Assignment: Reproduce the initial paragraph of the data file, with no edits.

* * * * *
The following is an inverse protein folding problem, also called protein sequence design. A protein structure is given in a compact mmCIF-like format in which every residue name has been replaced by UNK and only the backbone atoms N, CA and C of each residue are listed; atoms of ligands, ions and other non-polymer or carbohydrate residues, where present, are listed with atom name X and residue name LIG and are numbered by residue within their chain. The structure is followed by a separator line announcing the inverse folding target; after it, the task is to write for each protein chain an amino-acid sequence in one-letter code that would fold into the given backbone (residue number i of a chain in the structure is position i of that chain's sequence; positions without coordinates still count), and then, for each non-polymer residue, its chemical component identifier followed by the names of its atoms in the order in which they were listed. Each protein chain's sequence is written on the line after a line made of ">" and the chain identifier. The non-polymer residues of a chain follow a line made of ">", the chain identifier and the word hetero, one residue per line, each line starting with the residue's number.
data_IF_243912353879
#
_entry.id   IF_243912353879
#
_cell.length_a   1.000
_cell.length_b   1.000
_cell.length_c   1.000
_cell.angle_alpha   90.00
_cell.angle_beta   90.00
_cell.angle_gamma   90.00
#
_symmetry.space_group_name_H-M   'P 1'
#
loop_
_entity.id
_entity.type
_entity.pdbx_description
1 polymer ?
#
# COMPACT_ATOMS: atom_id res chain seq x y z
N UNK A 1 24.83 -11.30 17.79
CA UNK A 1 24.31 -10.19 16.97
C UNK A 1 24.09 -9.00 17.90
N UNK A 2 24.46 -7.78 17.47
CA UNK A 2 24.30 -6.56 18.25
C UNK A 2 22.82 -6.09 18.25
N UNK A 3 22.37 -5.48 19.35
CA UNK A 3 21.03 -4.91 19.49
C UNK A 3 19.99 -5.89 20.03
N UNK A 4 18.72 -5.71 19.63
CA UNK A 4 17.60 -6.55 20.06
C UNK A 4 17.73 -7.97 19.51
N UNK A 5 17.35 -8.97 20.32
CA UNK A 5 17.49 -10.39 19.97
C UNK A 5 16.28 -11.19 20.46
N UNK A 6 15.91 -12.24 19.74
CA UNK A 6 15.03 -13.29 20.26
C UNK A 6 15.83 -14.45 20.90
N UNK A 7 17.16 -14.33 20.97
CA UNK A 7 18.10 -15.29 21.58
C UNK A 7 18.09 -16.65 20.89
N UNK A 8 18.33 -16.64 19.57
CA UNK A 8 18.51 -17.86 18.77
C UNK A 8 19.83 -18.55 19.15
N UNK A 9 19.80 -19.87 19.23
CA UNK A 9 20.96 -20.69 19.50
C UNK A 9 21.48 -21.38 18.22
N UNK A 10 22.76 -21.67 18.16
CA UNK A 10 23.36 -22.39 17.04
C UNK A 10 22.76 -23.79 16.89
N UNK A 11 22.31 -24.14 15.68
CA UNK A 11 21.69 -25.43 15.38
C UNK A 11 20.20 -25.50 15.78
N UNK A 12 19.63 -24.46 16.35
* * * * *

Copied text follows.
The following is an inverse protein folding problem, also called protein sequence design. A protein structure is given in a compact mmCIF-like format in which every residue name has been replaced by UNK and only the backbone atoms N, CA and C of each residue are listed; atoms of ligands, ions and other non-polymer or carbohydrate residues, where present, are listed with atom name X and residue name LIG and are numbered by residue within their chain. The structure is followed by a separator line announcing the inverse folding target; after it, the task is to write for each protein chain an amino-acid sequence in one-letter code that would fold into the given backbone (residue number i of a chain in the structure is position i of that chain's sequence; positions without coordinates still count), and then, for each non-polymer residue, its chemical component identifier followed by the names of its atoms in the order in which they were listed. Each protein chain's sequence is written on the line after a line made of ">" and the chain identifier. The non-polymer residues of a chain follow a line made of ">", the chain identifier and the word hetero, one residue per line, each line starting with the residue's number.